The attached letter is what Bayard Rustin sent to the draft board explaining his refusal to participate in World War II. Rustin subsequently spent close to three years in federal prison as a conscientious objector.
A master strategist and tireless activist,
Bayard Rustin is best remembered as the organizer of the 1963 March on
Washington, one of the largest nonviolent protests ever held in the
United States. He brought Gandhi’s protest techniques to the American
civil rights movement, and helped mold Martin Luther King, Jr. into an
international symbol of peace and nonviolence.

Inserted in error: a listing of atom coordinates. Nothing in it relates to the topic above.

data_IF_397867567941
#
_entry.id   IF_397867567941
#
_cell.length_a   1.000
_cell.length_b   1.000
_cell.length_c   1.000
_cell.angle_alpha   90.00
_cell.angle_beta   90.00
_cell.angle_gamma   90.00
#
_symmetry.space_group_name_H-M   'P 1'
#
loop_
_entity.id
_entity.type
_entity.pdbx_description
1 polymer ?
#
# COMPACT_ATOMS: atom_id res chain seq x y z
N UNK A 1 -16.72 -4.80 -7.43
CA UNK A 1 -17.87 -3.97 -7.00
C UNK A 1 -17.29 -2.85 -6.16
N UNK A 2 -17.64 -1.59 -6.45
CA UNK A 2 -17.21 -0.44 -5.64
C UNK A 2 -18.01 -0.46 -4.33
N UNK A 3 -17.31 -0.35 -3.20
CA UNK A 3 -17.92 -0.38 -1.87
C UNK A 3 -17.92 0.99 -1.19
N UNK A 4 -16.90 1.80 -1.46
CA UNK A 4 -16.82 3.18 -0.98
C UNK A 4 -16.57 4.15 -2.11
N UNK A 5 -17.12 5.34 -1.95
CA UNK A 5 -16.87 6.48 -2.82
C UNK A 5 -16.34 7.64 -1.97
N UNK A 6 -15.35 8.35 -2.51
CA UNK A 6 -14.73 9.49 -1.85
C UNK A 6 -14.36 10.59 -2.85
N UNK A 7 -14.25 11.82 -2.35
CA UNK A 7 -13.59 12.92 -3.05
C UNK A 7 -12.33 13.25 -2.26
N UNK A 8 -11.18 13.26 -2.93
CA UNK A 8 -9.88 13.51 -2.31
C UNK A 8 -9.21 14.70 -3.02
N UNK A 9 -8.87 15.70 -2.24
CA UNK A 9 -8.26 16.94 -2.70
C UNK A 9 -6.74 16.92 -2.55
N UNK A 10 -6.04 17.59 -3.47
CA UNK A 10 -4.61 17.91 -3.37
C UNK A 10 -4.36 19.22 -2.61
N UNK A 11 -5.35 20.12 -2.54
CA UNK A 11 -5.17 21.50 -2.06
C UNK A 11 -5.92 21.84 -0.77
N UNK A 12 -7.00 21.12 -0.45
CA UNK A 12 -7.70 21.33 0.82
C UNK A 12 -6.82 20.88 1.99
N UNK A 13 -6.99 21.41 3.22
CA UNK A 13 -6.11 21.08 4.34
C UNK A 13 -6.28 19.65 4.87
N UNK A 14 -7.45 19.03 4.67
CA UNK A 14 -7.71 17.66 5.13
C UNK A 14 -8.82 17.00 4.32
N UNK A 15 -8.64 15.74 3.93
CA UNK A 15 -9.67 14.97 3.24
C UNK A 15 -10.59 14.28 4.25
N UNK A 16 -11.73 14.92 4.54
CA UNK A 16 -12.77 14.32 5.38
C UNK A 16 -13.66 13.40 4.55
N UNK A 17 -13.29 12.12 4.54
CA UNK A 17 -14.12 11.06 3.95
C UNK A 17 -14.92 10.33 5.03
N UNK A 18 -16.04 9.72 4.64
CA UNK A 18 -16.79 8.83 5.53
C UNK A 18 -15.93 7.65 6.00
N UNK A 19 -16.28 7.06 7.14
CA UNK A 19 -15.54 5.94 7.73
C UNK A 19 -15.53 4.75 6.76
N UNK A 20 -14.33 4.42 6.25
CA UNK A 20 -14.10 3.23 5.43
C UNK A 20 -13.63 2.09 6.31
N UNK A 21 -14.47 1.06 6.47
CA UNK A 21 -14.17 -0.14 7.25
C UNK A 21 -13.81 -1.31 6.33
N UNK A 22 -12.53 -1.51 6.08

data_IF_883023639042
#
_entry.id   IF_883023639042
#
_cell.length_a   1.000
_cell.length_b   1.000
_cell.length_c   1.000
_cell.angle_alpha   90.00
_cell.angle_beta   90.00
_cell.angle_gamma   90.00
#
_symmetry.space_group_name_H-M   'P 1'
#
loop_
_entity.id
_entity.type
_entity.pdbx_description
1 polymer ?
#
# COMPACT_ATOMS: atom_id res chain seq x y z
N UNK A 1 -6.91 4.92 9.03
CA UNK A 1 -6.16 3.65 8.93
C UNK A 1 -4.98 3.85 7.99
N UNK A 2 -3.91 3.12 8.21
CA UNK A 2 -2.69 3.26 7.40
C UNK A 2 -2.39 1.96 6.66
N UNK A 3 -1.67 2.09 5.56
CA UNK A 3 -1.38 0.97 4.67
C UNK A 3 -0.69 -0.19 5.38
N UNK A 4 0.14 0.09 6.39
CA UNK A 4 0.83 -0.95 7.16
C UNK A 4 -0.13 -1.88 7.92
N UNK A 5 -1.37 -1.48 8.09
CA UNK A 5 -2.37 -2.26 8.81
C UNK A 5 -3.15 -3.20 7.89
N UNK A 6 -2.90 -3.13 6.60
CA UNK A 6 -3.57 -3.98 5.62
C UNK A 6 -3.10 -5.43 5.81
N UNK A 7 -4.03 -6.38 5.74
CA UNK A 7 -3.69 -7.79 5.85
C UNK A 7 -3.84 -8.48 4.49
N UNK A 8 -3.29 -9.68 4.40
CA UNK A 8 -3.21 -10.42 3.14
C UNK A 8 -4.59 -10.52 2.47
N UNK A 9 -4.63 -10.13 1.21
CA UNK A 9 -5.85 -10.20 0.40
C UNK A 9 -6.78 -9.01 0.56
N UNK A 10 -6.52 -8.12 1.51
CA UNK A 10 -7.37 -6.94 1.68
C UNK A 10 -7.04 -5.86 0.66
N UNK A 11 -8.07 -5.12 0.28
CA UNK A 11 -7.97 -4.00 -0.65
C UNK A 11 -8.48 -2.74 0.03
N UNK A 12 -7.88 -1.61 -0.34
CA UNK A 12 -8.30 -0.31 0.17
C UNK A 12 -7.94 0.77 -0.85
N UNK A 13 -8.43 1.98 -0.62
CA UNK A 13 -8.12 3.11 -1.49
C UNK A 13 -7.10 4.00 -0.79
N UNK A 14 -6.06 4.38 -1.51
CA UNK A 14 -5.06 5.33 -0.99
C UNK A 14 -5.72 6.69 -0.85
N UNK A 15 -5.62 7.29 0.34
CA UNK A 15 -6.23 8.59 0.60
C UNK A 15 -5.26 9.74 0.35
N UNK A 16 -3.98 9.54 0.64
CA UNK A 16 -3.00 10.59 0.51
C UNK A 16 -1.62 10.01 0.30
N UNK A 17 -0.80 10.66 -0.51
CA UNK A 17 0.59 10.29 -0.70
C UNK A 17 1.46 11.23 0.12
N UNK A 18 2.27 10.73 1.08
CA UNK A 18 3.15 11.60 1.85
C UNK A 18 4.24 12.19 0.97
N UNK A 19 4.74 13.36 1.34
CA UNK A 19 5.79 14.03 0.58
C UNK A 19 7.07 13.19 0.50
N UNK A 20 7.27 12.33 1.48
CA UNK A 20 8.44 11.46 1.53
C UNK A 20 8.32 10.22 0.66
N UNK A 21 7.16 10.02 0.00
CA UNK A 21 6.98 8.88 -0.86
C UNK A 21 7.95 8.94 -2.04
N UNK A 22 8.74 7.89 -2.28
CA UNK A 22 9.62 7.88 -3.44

Despite these achievements, Rustin was silenced, threatened,
arrested, beaten, imprisoned and fired from important leadership
positions, largely because he was an openly gay man in a fiercely
homophobic era. Five years in the making and the winner of numerous
awards, BROTHER OUTSIDER presents a feature-length documentary portrait,
focusing on Rustin’s activism for peace racial equality, economic justice and human rights.
Today, the United States is still struggling with many of the issues Bayard Rustin sought to change during his long, illustrious career. His focus on civil and economic rights and his belief in peace, human rights and the dignity of all people remain as relevant today as they were in the 1950s and 60s. (868k PDF)
Image above, Bayard Rustin & Martin Luther King.